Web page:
UN / GLOBAL COMPACT FOR MIGRATION

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ENGLISH 13-Jul-2018 00:02:45
After more than a year of discussions and consultations among Member States, local officials, civil society and migrants themselves, the text of the Global Compact for Safe, Orderly and Regular Migration was finalized on Friday. UNIFEED
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STORY: UN / GLOBAL COMPACT FOR MIGRATION
TRT: 02:45
SOURCE: UNIFEED
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LANGUAGE: ENGLISH / NATS

DATELINE: 13 JULY 2018, NEW YORK CITY / FILE

SHOTLIST:

FILE – RECENT, NEW YORK CITY

1. Wide shot, exterior United Nations headquarters

13 JULY 2018, NEW YORK CITY

2. Wide shot, press conference dais
3. Wide shot, journalists
4. SOUNDBITE (English) Louise Arbour, Special Representative for International Migration:
“It is a bout people. This is not a free trade agreement, it is not about the movement of capital and goods, and you cannot treat the issues of the autonomy of people in the same way that you treat some of these other issues, even though all of them have huge economic impact. So, it’s people centred, and finally, it’s forward looking. There will be a lot of questions of what this Compact can deliver tomorrow. Well, actually, it can deliver quite a bit. But it also looks over the horizon.”
5. Med shot, cameraman
6. SOUNDBITE (English) Louise Arbour, Special Representative for International Migration:
“What I hope to see in Marrakesh is an opening to a much, much more broader constituency on the basis of a text that is very rich, that has 23 objectives, it has a huge series of all kinds of actions. Some very technical, on portability of earned benefits by migrant workers, ranging from that to reduction of detention initiatives with respect to migratory status. Lots of things. Marrakesh should be the venue where these will start to be unpacked, with states and other partners coming in with, as I said, innovative practices, commit pledges and commitments. I Think it’s going to be another very big, giving life, I think, to this document.”
7. Med shot, journalists
8. SOUNDBITE (English) Miroslav Lajčák, President, United Nations General Assembly:
“Obviously it would be much better if the US were a part of this effort, at the same time we still have 192 countries that agreed on the text of the compact and we keep the door open for the United States to come back.”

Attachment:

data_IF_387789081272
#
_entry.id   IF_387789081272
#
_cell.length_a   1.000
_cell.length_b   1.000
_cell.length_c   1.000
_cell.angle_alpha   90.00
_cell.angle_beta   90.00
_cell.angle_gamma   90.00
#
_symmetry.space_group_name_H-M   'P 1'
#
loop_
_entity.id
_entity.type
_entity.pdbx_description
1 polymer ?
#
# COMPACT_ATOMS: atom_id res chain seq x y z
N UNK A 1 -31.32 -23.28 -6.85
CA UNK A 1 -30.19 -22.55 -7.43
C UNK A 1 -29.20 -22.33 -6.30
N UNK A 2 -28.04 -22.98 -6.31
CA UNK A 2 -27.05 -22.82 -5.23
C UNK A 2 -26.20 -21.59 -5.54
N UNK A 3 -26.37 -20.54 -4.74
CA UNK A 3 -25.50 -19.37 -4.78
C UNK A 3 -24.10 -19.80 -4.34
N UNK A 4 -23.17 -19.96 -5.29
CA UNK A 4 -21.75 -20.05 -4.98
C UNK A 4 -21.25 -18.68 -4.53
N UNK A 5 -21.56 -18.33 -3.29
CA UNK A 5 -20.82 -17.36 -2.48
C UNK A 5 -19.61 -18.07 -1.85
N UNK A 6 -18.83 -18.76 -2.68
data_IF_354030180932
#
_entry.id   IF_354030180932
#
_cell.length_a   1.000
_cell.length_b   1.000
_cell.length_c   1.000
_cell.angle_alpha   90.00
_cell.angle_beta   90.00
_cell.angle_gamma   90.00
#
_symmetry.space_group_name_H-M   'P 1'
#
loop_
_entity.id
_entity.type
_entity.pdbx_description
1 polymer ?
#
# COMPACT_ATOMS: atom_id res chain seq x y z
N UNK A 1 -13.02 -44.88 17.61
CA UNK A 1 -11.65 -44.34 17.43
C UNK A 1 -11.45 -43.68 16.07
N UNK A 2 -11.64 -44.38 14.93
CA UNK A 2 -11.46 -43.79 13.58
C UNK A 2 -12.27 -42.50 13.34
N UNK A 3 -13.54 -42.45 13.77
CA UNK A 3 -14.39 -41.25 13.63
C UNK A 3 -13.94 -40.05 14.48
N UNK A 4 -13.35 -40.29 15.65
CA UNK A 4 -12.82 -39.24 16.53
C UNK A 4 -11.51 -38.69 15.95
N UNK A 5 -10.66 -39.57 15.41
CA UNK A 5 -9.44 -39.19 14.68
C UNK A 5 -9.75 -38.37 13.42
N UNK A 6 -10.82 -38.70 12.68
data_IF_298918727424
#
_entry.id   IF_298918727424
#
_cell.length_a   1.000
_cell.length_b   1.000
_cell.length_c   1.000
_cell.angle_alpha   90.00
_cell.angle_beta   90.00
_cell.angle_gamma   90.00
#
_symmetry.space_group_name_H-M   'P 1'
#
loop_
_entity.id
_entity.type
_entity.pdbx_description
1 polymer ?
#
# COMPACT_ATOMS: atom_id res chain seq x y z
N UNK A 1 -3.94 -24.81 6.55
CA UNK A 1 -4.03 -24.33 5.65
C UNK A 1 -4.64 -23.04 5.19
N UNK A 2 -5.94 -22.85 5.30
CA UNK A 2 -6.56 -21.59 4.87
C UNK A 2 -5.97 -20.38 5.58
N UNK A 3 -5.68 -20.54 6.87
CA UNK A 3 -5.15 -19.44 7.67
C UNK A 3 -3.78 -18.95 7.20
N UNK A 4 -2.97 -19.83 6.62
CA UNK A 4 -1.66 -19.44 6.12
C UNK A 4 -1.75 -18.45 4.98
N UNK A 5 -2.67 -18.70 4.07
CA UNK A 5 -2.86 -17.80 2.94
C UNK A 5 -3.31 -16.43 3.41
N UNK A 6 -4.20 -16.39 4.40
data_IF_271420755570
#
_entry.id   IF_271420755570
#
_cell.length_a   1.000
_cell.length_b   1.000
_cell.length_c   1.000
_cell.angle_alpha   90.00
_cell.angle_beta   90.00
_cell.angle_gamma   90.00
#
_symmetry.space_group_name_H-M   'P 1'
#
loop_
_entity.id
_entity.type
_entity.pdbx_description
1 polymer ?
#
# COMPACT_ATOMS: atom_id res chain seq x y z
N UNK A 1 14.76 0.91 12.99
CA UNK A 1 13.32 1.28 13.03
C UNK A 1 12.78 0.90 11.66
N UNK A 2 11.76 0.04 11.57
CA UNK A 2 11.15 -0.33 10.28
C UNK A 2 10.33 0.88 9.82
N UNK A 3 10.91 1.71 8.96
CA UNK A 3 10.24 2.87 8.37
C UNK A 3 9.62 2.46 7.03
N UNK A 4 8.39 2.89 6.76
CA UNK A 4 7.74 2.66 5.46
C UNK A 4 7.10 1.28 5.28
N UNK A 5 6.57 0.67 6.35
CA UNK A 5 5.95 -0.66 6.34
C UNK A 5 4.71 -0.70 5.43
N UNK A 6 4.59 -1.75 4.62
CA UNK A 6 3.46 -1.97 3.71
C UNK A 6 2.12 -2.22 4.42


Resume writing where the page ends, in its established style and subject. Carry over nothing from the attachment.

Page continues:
9. Wide shot, dais
10. Wide shot, Trusteeship Council
11. Various shots, Mexican Ambassador Juan José Gómez Camacho and Swiss Ambassador Jürg Lauber hit the gavel
12. Wide shot, audience applause
13. SOUNDBITE (English) Louise Arbour, Special Representative for International Migration:
“For migrants, for the communities in which they settle and for the people they leave behind, the Global Compact presents a blueprint for hope. Human mobility will be with us, as it has always been. Its chaotic, dangerous exploitative aspects cannot be allowed to become a new normal.”
14. Wide shot, Trusteeship Council

STORYLINE:

After more than a year of discussions and consultations among Member States, local officials, civil society and migrants themselves, the text of the Global Compact for Safe, Orderly and Regular Migration was finalized on Friday.

Louise Arbour, Special Representative for International Migration, told reporters the agreement “is about people,” adding that “you cannot treat the issues of the autonomy of people in the same way that you treat some of these other issues, even though all of them have huge economic impact.”

The agreement will be formally adopted by Member States at an Intergovernmental Conference, which will be held in Marrakesh, Morocco, on 10 and 11 December.

Arbour said, “what I hope to see in Marrakesh is an opening to a much, much more broader constituency on the basis of a text that is very rich, that has 23 objectives, it has a huge series of all kinds of actions.”

She said Marrakesh “should be the venue where these will start to be unpacked, with states and other partners coming in with, as I said, innovative practices, commit pledges and commitments.”

Asked about the United States’ non-participation in the agreement, General Assembly President, Miroslav Lajčák said, “obviously it would be much better if the US were a part of this effort, at the same time we still have 192 countries that agreed on the text of the compact and we keep the door open for the United States to come back.”

Earlier, after co-facilitators, Mexican Ambassador Juan José Gómez Camacho and Swiss Ambassador Jürg Lauber, hit the gavel marking the agreement, Arbour said “for migrants, for the communities in which they settle and for the people they leave behind, the Global Compact presents a blueprint for hope. Human mobility will be with us, as it has always been. Its chaotic, dangerous exploitative aspects cannot be allowed to become a new normal.”
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